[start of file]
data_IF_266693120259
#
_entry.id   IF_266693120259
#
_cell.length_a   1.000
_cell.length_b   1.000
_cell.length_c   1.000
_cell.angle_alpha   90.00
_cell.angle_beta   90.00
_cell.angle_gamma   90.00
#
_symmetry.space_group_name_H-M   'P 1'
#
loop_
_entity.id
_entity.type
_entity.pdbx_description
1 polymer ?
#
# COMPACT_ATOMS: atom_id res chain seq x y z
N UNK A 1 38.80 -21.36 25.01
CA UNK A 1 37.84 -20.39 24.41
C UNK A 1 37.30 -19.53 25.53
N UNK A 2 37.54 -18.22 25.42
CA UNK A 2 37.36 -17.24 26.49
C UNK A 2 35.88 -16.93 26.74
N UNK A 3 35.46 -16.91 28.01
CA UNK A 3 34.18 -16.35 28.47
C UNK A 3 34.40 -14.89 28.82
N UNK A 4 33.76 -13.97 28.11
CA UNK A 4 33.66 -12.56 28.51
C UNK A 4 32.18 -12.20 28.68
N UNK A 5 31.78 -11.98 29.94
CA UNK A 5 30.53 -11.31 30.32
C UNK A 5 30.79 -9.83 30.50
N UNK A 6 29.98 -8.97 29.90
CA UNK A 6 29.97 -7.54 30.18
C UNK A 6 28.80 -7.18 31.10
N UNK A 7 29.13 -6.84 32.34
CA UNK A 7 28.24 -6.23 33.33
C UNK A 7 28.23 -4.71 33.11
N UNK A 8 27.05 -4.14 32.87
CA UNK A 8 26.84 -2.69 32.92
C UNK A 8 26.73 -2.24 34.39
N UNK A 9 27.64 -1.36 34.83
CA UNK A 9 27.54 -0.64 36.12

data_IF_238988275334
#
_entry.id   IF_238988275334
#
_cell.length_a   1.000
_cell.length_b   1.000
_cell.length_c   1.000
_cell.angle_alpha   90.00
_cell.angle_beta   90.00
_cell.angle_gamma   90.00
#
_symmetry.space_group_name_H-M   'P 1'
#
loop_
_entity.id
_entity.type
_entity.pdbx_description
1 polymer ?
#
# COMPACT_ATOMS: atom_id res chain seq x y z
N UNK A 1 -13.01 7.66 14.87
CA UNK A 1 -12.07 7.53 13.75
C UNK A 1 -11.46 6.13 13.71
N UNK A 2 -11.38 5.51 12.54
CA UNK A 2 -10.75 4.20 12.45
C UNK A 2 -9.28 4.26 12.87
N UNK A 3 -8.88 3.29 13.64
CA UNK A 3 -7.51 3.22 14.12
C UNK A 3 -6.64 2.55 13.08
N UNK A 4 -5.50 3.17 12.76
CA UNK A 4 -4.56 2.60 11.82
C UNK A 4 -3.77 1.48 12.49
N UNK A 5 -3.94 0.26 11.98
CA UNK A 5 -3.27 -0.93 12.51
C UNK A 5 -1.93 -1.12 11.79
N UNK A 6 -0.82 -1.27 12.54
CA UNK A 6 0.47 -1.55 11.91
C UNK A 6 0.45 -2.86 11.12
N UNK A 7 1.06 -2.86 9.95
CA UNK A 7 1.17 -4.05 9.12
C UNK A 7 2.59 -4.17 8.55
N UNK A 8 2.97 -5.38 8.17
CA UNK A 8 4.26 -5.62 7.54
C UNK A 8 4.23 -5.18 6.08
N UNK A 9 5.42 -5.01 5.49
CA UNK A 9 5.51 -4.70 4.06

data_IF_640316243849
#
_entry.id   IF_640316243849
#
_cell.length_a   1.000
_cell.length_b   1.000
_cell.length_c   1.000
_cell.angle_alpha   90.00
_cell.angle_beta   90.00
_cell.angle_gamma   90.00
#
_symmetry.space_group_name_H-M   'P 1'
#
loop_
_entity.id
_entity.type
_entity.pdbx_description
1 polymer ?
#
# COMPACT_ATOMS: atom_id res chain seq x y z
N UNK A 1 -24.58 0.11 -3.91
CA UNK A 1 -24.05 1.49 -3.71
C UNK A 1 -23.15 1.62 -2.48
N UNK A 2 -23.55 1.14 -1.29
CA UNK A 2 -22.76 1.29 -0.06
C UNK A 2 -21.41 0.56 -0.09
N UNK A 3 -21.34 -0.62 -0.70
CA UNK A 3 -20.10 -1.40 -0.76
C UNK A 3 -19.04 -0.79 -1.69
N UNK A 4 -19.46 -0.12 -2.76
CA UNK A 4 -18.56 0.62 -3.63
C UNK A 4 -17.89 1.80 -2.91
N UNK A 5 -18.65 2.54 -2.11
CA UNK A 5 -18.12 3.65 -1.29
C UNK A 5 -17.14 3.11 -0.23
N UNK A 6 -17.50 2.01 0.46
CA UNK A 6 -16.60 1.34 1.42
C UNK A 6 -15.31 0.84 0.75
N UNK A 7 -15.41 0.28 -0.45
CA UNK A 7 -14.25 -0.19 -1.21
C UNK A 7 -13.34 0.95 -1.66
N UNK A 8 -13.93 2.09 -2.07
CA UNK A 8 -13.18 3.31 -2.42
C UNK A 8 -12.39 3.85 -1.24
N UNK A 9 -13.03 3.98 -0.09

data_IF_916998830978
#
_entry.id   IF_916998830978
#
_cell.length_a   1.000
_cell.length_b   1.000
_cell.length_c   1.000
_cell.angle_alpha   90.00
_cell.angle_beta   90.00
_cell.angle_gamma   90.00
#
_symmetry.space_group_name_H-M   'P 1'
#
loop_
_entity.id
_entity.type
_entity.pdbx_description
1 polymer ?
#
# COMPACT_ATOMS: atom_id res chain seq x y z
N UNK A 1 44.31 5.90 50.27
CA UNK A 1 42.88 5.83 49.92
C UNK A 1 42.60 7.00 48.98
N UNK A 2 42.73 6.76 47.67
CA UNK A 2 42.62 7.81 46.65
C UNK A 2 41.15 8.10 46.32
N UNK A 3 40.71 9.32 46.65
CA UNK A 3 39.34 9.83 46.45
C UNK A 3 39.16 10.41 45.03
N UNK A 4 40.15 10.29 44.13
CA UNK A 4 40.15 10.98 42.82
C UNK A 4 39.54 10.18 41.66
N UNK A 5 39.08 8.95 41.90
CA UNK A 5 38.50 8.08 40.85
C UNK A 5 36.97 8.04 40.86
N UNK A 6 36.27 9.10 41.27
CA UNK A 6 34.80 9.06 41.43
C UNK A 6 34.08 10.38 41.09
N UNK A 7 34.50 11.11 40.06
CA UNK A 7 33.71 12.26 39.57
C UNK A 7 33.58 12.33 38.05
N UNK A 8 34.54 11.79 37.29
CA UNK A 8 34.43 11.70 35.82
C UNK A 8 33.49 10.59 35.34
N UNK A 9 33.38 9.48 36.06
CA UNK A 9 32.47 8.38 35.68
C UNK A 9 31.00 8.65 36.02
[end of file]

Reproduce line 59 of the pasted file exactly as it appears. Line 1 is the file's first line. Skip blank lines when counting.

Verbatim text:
#